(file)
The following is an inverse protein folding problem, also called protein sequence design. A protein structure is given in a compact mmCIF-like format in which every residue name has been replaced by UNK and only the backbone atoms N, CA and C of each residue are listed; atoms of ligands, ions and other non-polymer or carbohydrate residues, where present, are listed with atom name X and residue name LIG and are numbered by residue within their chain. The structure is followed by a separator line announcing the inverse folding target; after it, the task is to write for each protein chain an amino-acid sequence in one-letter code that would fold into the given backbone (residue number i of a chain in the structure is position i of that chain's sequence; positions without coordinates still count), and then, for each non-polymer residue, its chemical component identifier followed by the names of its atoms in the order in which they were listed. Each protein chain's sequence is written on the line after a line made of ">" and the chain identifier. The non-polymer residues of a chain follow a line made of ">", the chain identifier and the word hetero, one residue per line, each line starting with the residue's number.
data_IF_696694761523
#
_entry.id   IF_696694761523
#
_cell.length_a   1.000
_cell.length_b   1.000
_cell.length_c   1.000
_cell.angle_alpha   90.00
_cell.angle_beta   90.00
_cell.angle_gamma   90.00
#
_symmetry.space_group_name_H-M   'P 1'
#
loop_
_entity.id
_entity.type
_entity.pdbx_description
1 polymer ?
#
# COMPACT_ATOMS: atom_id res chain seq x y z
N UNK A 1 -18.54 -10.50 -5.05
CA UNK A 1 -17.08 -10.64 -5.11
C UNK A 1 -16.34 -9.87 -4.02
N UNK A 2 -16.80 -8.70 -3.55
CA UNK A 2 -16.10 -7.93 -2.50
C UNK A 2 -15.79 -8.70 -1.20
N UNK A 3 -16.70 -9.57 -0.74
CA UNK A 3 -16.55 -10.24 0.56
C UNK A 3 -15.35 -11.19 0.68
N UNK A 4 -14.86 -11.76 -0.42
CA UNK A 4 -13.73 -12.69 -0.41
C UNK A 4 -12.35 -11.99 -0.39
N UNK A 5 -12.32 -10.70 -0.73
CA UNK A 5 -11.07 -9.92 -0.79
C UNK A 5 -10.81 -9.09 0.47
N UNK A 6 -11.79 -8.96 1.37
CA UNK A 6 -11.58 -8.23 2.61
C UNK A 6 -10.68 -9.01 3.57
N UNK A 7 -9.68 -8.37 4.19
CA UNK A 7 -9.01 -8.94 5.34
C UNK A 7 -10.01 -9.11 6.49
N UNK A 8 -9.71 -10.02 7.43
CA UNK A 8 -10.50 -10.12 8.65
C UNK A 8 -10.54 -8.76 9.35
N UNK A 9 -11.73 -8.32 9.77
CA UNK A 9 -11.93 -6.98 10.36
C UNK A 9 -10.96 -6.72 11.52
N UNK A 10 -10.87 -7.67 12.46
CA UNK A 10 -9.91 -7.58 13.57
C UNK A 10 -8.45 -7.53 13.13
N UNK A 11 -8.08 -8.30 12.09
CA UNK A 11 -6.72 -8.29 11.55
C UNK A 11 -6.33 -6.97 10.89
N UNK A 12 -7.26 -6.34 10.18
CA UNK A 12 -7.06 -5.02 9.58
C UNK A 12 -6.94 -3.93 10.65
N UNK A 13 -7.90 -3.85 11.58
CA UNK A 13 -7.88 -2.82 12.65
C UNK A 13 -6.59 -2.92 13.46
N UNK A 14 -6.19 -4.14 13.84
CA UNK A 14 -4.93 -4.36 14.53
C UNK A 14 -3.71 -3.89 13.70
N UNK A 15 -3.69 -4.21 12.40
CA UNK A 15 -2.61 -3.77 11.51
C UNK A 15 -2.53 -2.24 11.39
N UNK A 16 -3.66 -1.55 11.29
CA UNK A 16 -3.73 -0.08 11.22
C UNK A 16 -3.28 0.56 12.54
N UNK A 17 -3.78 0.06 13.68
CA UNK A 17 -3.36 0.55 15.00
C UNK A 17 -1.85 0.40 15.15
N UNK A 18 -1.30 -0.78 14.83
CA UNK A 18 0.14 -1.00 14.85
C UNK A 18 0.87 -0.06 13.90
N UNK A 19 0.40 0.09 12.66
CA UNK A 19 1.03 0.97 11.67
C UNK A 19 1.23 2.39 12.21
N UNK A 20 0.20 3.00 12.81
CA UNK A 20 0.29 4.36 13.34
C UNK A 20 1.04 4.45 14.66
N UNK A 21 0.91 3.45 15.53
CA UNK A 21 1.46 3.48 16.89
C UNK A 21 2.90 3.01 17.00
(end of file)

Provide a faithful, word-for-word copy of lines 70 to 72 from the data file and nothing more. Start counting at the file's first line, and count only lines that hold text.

N UNK A 17 -3.78 0.06 13.68
CA UNK A 17 -3.36 0.55 15.00
C UNK A 17 -1.85 0.40 15.15